Acclaimed Southern Gothic author Flannery O’Connor (a devout Catholic) was also known for her dark—at times shockingly dark—short stories. Her best-known work, “A Good Man is Hard to Find,” is a story of roadside murder that draws on Dostoevsky’s Crime and Punishment:
"Jesus was the only One that ever raised the dead," The Misfit continued, "and He shouldn't have done it. He thrown everything off balance. If He did what He said, then it's nothing for you to do but throw away everything and follow Him, and if He didn't, then it's nothing for you to do but enjoy the few minutes you got left the best way you can by killing somebody or burning down his house or doing some other meanness to him. No pleasure but meanness," he said and his voice had become almost a snarl. (O’Connor, “A Good Man is Hard to Find”)
Throughout her work, O’Connor emphasizes the terrible cost of embracing Christianity—the painful sacrifice of earthly gains as a component of redemption. She is famously quoted as saying, “All human nature vigorously resists grace because grace changes us and the change is painful.” To conceptualize this grace—and fully appreciate its overwhelming extent—O’Connor depicts both the horrors of godlessness and the trauma of self-denial.
In a similar fashion, the appeal of King’s work goes beyond the merely macabre. By depicting complex spiritual themes against a backdrop of the grotesque, he casts good and evil into uniquely sharp relief. By contrast, modern Christian fiction too often is characterized by an almost pathological aversion to stark depictions of sin.
In his introduction to the expanded edition of The Stand (a dark sci-fi epic depicting an American apocalypse), King calls his book a story of “dark Christianity.” This is a fair characterization. Throughout the novel, King dwells on the shocking and morbid elements of the Gospel story: the torturous Passion of Christ, the nihilistic vainglory of evil, and the sacrifice of innocents, among others. Yet alongside this bleakness rests a strong sense of divine purpose, and it is this subtext that sets King’s books apart from their genre. For King, life is meaningful, even if that meaning is sometimes opaque:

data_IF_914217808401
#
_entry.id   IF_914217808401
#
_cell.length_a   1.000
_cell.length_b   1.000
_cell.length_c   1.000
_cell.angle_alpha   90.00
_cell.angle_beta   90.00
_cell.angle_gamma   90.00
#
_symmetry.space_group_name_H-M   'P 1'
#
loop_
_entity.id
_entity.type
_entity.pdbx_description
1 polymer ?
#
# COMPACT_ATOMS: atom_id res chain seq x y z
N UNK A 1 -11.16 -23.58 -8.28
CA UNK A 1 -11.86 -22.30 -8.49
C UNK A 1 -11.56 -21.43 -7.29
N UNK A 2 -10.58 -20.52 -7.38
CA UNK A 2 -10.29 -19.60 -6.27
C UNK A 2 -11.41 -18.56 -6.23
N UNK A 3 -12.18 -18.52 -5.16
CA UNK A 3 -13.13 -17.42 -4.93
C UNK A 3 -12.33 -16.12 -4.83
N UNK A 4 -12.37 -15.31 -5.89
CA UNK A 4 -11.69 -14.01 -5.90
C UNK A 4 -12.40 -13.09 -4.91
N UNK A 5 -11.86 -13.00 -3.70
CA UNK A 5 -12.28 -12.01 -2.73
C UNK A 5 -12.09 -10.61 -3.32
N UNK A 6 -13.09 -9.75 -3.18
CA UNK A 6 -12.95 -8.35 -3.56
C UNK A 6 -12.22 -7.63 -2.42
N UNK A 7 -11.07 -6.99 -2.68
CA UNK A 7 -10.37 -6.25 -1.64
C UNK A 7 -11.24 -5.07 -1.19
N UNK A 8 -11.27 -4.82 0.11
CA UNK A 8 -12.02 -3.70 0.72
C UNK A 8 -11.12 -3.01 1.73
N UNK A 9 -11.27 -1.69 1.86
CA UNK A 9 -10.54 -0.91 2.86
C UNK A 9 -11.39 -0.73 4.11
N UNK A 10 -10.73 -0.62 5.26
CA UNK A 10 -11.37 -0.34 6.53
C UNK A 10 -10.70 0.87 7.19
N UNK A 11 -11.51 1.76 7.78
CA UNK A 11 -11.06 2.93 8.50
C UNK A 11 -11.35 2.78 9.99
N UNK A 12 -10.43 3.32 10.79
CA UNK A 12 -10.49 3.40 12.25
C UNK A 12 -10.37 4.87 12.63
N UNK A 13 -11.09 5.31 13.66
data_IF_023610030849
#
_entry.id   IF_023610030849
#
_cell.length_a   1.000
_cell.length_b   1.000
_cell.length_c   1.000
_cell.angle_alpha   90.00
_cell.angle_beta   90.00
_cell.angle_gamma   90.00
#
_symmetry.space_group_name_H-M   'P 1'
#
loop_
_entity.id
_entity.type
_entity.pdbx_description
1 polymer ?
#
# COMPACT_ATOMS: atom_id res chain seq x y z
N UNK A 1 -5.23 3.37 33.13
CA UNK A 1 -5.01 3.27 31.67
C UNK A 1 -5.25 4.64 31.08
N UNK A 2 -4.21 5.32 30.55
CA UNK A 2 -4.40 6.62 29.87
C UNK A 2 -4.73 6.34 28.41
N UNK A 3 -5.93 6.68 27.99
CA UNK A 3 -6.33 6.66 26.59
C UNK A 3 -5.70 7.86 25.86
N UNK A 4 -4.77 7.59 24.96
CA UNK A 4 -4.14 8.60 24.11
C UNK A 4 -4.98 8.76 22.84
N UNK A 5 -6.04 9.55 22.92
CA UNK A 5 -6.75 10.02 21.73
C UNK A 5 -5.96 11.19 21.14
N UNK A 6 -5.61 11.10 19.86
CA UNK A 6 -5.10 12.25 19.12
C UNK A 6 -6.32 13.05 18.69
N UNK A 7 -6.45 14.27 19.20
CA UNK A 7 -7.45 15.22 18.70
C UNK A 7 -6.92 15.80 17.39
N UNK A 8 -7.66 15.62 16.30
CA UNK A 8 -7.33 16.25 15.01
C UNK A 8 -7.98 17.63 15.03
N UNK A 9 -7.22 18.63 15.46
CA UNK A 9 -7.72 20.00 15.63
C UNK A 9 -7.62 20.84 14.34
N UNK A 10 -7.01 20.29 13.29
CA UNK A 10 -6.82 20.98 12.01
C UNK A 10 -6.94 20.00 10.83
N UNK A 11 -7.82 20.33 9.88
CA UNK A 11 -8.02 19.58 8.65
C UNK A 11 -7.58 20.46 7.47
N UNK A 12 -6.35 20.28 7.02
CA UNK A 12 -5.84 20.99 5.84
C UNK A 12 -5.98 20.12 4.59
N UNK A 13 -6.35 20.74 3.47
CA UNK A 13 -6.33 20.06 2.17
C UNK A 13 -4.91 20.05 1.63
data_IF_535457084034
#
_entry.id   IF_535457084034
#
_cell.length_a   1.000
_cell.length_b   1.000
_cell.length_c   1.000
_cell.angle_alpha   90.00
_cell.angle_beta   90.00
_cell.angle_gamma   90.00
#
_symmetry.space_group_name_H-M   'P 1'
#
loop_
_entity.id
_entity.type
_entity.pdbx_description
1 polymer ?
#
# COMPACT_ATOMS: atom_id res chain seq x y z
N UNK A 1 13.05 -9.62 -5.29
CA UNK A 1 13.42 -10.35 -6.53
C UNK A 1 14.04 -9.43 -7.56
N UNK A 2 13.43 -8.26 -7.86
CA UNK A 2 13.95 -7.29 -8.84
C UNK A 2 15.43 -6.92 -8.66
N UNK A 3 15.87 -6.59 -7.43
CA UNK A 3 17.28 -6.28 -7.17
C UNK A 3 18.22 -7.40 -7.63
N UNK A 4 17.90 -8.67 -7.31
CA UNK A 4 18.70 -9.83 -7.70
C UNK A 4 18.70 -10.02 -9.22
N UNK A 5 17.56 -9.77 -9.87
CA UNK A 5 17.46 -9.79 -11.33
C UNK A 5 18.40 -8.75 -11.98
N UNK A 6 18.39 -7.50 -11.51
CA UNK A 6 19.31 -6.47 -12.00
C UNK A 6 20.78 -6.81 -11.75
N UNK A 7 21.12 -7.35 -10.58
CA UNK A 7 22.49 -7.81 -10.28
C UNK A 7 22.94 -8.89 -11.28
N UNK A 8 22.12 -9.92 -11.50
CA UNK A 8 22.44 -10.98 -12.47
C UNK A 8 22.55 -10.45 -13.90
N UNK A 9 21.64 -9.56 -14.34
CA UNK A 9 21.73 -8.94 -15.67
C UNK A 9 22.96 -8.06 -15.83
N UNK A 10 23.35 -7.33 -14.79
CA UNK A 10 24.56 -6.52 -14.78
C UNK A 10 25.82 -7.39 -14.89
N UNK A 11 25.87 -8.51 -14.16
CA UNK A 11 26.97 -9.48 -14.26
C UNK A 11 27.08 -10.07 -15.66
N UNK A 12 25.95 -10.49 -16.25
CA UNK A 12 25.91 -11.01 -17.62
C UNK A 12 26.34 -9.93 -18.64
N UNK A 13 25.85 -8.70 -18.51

“Best not to look back. Best to believe that there will be happily ever afters all the way around—and so there may be; who is to say there will not be such endings? Not all boats which sail away into darkness never find the sun again, or the hand of another child; if life teaches anything at all, it teaches that there are so many happy endings that the man who believes there is no God needs his rationality called into serious question.” (King, It)
When was the last time a major Christian novel failed to offer clear-cut answers by the story’s end? In mainstream Christian fiction, too often are the messy details of life and redemption brushed aside—understandable, given the likely target audience, but also unfortunate.
Admittedly, King’s depictions sometimes veer into blood-spattered excess. His books are not for everyone, and Christians should not be too quick to embrace them. King’s writings do, however, wrestle with hard questions that Christian fiction must engage more effectively: Has God abandoned this fallen world? How can deeply flawed Christians stand against the seemingly infinite power of evil? Is faith in an unseen God justified in a world where horror is all too tangible?
Embracing Christianity frequently comes at a great cost, and earthly questions often seem unanswerable, as both O’Connor and King have observed. If nothing else, perhaps today’s Christian writers could start by better affirming that reality.
John Ehrett is a marketing and program assistant at the Colson Center for Christian Worldview. He currently attends Patrick Henry College, where he is studying international politics and policy.